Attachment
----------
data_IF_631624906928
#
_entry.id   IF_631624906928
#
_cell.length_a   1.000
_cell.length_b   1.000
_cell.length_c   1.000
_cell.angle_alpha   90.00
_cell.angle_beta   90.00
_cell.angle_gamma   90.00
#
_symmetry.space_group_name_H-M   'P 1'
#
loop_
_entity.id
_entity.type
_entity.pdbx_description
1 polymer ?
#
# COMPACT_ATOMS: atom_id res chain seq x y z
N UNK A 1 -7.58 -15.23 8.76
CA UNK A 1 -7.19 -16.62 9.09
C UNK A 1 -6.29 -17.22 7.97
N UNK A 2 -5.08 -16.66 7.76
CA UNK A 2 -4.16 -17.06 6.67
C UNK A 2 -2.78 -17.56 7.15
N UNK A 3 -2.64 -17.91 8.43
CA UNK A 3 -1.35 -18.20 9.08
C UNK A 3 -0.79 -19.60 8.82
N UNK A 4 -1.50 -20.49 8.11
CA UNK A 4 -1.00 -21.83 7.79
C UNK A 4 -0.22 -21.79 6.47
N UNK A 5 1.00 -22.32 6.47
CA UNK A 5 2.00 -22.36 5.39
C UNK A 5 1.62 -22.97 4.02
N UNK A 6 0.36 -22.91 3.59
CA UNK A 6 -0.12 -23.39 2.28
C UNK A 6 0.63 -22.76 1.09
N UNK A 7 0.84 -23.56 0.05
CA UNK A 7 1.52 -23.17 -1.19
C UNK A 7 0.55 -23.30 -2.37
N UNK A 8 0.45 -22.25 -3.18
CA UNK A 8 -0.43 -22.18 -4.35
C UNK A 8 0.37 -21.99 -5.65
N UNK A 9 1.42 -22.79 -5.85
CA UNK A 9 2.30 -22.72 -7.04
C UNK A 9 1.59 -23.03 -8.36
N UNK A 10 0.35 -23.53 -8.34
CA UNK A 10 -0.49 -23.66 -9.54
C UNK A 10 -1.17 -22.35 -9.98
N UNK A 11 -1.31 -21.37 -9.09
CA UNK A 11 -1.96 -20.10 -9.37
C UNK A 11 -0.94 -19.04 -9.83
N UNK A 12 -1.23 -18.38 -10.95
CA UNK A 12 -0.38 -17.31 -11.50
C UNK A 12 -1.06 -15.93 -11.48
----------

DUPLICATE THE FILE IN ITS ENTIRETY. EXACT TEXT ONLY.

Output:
data_IF_631624906928
#
_entry.id   IF_631624906928
#
_cell.length_a   1.000
_cell.length_b   1.000
_cell.length_c   1.000
_cell.angle_alpha   90.00
_cell.angle_beta   90.00
_cell.angle_gamma   90.00
#
_symmetry.space_group_name_H-M   'P 1'
#
loop_
_entity.id
_entity.type
_entity.pdbx_description
1 polymer ?
#
# COMPACT_ATOMS: atom_id res chain seq x y z
N UNK A 1 -7.58 -15.23 8.76
CA UNK A 1 -7.19 -16.62 9.09
C UNK A 1 -6.29 -17.22 7.97
N UNK A 2 -5.08 -16.66 7.76
CA UNK A 2 -4.16 -17.06 6.67
C UNK A 2 -2.78 -17.56 7.15
N UNK A 3 -2.64 -17.91 8.43
CA UNK A 3 -1.35 -18.20 9.08
C UNK A 3 -0.79 -19.60 8.82
N UNK A 4 -1.50 -20.49 8.11
CA UNK A 4 -1.00 -21.83 7.79
C UNK A 4 -0.22 -21.79 6.47
N UNK A 5 1.00 -22.32 6.47
CA UNK A 5 2.00 -22.36 5.39
C UNK A 5 1.62 -22.97 4.02
N UNK A 6 0.36 -22.91 3.59
CA UNK A 6 -0.12 -23.39 2.28
C UNK A 6 0.63 -22.76 1.09
N UNK A 7 0.84 -23.56 0.05
CA UNK A 7 1.52 -23.17 -1.19
C UNK A 7 0.55 -23.30 -2.37
N UNK A 8 0.45 -22.25 -3.18
CA UNK A 8 -0.43 -22.18 -4.35
C UNK A 8 0.37 -21.99 -5.65
N UNK A 9 1.42 -22.79 -5.85
CA UNK A 9 2.30 -22.72 -7.04
C UNK A 9 1.59 -23.03 -8.36
N UNK A 10 0.35 -23.53 -8.34
CA UNK A 10 -0.49 -23.66 -9.54
C UNK A 10 -1.17 -22.35 -9.98
N UNK A 11 -1.31 -21.37 -9.09
CA UNK A 11 -1.96 -20.10 -9.37
C UNK A 11 -0.94 -19.04 -9.83
N UNK A 12 -1.23 -18.38 -10.95
CA UNK A 12 -0.38 -17.31 -11.50
C UNK A 12 -1.06 -15.93 -11.48